“Walmart needs to go back to its roots, and sell American made merchandise. Merchandise made by Americans in the good old U.S.A. instead of China.” -- Bela K., Georgia
“Wal-Mart needs to become more active in the local economy. They have driven out the mom and pop businesses so they need to fill the void. They need to give to local charities. Supports the local arts, and support local athletic events. Help parents defray costs for kids that have serious medical needs.” -- Mike Urycki
“Wal Mart: Be honest and open about your intentions and show that you care for the community.” -- Sarla B.
“1. Raise wages. 2. Cover all employees with healthcare coverage. 3. Hire new CEO.”
“Chances of Wal-Mart critics ever being satisfied are about the same as rule of supply and demand being repealed. You could give the workers everything the critics wanted and there would still be some complaints.” -- Ed
“Wal-Mart should not have to answer to critics. It is a publicly traded company whose policies are dictated by management via its shareholders. If the public stops shopping at Wal-Mart it would pressure the company to look at altering its policy. That is the only true way in a free capitalist society to "force" a change.” -- Fred G., Kentucky
“You know what, Wal-Mart is a business that uses a highly successful business model. They make huge profits by keeping our costs down and providing we the consumer with many needed products. I wish our present government was run like Wal-Mart. We would be one lean country. So lets get off Wal-Mart’s back and try to figure out how we can save our near bankrupt government.” -- Irma B.
“As a former employees Wal-Mart needs to raise the minimum wage for employees to $12.00 an hour and provide medical coverage to all employees whether it's in house medical care, or through insurance. Then and only then will Wal-Mart silence its critics. The company has a real problem with treating its employees poorly, i.e. the reason why I left.” -- Daniel, Virginia
“Employees are the ones that make Wal-Mart such a success that it is. They deserve the same consideration as its shareholders. Share the wealth." -- Douglas S.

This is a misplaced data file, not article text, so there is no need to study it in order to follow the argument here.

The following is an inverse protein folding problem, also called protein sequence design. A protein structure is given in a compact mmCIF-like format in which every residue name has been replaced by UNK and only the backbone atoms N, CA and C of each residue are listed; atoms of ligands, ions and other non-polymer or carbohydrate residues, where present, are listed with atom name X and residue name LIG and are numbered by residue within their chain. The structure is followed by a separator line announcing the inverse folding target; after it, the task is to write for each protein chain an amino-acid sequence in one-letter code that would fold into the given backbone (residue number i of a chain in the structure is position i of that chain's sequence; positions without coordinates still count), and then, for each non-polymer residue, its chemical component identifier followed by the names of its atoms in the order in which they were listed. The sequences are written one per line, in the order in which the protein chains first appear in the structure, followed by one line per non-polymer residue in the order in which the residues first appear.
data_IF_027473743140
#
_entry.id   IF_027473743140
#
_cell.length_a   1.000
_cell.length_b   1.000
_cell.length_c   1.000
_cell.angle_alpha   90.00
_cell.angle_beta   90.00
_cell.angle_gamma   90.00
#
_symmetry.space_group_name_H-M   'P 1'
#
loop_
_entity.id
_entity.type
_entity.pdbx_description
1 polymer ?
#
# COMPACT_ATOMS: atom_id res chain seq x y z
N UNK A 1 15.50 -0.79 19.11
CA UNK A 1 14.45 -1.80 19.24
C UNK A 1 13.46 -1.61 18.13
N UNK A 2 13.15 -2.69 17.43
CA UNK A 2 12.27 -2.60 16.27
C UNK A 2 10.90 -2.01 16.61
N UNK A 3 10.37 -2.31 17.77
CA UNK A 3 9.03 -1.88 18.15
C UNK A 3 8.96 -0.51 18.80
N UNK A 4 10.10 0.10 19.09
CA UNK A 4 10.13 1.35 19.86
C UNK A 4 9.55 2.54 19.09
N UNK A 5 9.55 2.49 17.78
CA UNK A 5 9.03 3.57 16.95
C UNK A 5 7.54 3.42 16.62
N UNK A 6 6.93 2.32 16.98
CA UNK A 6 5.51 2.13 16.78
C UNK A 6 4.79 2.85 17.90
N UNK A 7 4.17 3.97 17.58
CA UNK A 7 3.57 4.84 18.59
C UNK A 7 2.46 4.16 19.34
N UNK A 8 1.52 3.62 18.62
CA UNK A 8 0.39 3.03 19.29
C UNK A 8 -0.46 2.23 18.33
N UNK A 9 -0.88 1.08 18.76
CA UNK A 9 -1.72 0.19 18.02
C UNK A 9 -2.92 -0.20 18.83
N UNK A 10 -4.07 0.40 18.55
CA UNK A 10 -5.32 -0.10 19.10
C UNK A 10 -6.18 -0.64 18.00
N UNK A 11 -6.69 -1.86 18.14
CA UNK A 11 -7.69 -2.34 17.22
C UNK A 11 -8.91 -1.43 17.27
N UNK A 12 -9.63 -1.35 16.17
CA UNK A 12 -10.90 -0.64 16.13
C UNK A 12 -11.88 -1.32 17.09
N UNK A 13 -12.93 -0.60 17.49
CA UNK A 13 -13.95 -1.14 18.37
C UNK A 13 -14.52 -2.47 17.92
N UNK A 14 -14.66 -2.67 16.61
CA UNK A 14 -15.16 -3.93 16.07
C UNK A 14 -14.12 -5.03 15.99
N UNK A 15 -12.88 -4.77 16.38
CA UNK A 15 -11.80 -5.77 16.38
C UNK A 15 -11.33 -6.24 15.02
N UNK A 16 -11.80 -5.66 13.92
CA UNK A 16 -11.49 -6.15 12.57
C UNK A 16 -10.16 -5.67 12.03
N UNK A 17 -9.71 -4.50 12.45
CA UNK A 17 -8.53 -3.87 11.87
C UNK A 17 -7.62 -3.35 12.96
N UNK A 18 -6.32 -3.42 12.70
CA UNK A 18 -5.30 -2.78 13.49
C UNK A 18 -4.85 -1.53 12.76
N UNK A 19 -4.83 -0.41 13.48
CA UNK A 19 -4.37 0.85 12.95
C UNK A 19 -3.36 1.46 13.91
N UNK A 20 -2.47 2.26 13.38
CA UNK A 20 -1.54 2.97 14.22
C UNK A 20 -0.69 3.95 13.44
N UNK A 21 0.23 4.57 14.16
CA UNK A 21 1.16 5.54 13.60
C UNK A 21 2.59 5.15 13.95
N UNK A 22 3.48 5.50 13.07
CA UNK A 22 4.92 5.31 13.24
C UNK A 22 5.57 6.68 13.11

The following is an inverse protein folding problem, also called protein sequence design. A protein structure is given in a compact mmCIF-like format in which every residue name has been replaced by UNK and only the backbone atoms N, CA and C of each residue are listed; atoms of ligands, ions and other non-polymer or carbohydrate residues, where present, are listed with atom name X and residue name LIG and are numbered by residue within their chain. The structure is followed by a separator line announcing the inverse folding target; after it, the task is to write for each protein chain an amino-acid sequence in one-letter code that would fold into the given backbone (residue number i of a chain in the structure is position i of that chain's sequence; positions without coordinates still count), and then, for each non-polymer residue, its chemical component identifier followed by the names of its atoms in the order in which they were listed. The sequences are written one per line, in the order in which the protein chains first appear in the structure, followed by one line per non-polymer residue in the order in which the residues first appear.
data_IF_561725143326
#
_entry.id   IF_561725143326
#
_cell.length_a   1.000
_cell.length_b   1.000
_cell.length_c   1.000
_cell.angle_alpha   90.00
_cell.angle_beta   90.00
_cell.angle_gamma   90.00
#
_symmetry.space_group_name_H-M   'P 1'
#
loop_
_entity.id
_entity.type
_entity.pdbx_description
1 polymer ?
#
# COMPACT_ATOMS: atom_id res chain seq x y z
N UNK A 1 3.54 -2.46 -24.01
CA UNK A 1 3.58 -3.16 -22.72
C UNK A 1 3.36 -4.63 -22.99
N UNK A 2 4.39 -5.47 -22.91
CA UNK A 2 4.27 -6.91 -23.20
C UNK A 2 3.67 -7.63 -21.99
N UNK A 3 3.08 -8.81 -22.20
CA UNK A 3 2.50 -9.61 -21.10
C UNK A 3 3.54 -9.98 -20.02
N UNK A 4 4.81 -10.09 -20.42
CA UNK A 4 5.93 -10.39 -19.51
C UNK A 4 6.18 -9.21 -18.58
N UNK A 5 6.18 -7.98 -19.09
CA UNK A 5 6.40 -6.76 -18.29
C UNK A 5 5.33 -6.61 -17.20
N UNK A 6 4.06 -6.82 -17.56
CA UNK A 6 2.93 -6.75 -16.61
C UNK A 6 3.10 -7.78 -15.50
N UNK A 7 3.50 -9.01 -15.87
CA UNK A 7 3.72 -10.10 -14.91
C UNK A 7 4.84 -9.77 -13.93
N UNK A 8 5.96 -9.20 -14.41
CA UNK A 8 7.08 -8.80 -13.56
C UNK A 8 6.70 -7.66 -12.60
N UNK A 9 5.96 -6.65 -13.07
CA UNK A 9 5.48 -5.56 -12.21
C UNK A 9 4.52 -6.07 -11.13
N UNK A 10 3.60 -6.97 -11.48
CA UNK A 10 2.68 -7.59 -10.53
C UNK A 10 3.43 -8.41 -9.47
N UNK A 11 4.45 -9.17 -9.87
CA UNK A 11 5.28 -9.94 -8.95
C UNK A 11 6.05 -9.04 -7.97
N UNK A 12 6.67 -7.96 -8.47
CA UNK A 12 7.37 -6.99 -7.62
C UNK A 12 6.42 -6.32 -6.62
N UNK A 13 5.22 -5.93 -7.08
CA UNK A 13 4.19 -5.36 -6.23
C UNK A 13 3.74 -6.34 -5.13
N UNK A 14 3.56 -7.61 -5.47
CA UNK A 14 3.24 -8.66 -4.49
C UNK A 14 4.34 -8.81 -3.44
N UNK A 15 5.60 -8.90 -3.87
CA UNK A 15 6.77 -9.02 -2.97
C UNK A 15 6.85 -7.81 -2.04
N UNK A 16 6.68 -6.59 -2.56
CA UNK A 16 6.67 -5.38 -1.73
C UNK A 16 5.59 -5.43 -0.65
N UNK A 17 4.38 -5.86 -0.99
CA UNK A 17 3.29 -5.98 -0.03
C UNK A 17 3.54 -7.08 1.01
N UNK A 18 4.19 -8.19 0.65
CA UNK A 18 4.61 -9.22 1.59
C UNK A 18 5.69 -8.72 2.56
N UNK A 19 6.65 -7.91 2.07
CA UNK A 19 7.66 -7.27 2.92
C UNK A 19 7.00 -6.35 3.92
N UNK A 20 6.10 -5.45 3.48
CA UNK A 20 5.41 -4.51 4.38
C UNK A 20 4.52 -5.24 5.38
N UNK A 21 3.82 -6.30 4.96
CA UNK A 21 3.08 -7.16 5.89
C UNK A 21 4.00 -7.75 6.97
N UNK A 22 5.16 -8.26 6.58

Wal-Mart needs to just keep doing what their doing and the majority of us will be better off. It is unions who run our cities and states that cost the taxpayers the most in health benefits! DO THE MATH....” -- Kevin S., Rhode Island
“Let me tell you about our new Wal-Mart opening this Wednesday. It was built on the south side of town where most businesses have left over the years. There are no other businesses located on and around the Wal-Mart property, but it’s projected to "revive" the south side in time. This is a positive for Wal-Mart's image that 's not talked about much. They have more positives than negatives or they would not stay in business." -- Billy M., Texas
“By ignoring them.” -- Mike B, TN
“Wal-Mart can only quiet its critics if it completely changes its corporate policies and stops lying about the current ones. In other words, it cannot quiet its critics. Wal-Mart has been and continues to be one of the most potent forces for the race to the bottom for the United States. Bolstered by the lack of basic economic understanding by the bulk of the population who shops there, Wal-Mart forces wages and standards of living down in communities where it locates. By forcing the small businesses out of the communities where it locates and then by forcing its employees to depend on local, state and federal benefits for health care and even food stamps, Wal-Mart is pushing down standards of living while touting how it is saving its shoppers money. In Chicago the Wal-Mart fight is influencing the outcome of aldermanic elections with Wal-Mart spending unprecedented dollars against aldermen who opposed having Wal-Marts in the city. I will NEVER shop at Wal-Mart!” -- Holly H., Illinois
“Wal-Mart should simply say: If you don't like it the way it is.... go work somewhere else. The pervasive attitude of the working classes that they deserve to share in a company’s success is what killed the American auto and steel industries. If you want more pay, get educated so that you are worth more and offer a better product to American business.” -- Clyde N., Tennessee